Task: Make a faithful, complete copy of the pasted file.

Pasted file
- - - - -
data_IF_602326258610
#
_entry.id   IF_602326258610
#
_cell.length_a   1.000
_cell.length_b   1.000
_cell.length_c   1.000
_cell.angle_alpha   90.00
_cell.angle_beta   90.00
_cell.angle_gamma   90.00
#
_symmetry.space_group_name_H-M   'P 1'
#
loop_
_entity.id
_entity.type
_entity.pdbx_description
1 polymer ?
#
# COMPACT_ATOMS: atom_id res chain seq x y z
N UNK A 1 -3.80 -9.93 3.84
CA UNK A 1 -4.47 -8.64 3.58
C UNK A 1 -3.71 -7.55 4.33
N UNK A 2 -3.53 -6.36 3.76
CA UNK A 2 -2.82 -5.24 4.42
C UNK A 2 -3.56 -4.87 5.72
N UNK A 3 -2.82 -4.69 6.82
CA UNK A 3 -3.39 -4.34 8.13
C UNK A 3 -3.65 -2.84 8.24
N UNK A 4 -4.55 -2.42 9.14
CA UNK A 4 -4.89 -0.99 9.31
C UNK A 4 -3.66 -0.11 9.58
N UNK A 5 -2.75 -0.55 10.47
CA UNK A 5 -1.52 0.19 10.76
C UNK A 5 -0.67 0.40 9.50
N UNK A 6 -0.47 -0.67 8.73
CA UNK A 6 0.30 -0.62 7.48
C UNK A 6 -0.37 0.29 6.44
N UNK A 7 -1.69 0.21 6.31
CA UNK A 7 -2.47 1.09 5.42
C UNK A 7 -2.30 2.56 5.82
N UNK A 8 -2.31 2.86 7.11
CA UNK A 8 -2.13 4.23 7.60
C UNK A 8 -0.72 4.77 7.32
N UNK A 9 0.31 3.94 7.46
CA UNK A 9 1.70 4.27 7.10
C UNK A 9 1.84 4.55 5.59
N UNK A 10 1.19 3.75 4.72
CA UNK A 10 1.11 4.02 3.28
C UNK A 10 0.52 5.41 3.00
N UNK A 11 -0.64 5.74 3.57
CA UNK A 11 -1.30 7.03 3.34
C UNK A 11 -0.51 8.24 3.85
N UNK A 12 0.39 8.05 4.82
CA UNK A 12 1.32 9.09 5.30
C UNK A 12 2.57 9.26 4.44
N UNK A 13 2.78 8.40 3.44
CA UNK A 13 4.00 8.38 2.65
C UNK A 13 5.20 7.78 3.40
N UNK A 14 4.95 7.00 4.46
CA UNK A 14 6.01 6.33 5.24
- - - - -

data_IF_602326258610
#
_entry.id   IF_602326258610
#
_cell.length_a   1.000
_cell.length_b   1.000
_cell.length_c   1.000
_cell.angle_alpha   90.00
_cell.angle_beta   90.00
_cell.angle_gamma   90.00
#
_symmetry.space_group_name_H-M   'P 1'
#
loop_
_entity.id
_entity.type
_entity.pdbx_description
1 polymer ?
#
# COMPACT_ATOMS: atom_id res chain seq x y z
N UNK A 1 -3.80 -9.93 3.84
CA UNK A 1 -4.47 -8.64 3.58
C UNK A 1 -3.71 -7.55 4.33
N UNK A 2 -3.53 -6.36 3.76
CA UNK A 2 -2.82 -5.24 4.42
C UNK A 2 -3.56 -4.87 5.72
N UNK A 3 -2.82 -4.69 6.82
CA UNK A 3 -3.39 -4.34 8.13
C UNK A 3 -3.65 -2.84 8.24
N UNK A 4 -4.55 -2.42 9.14
CA UNK A 4 -4.89 -0.99 9.31
C UNK A 4 -3.66 -0.11 9.58
N UNK A 5 -2.75 -0.55 10.47
CA UNK A 5 -1.52 0.19 10.76
C UNK A 5 -0.67 0.40 9.50
N UNK A 6 -0.47 -0.67 8.73
CA UNK A 6 0.30 -0.62 7.48
C UNK A 6 -0.37 0.29 6.44
N UNK A 7 -1.69 0.21 6.31
CA UNK A 7 -2.47 1.09 5.42
C UNK A 7 -2.30 2.56 5.82
N UNK A 8 -2.31 2.86 7.11
CA UNK A 8 -2.13 4.23 7.60
C UNK A 8 -0.72 4.77 7.32
N UNK A 9 0.31 3.94 7.46
CA UNK A 9 1.70 4.27 7.10
C UNK A 9 1.84 4.55 5.59
N UNK A 10 1.19 3.75 4.72
CA UNK A 10 1.11 4.02 3.28
C UNK A 10 0.52 5.41 3.00
N UNK A 11 -0.64 5.74 3.57
CA UNK A 11 -1.30 7.03 3.34
C UNK A 11 -0.51 8.24 3.85
N UNK A 12 0.39 8.05 4.82
CA UNK A 12 1.32 9.09 5.30
C UNK A 12 2.57 9.26 4.44
N UNK A 13 2.78 8.40 3.44
CA UNK A 13 4.00 8.38 2.65
C UNK A 13 5.20 7.78 3.40
N UNK A 14 4.95 7.00 4.46
CA UNK A 14 6.01 6.33 5.24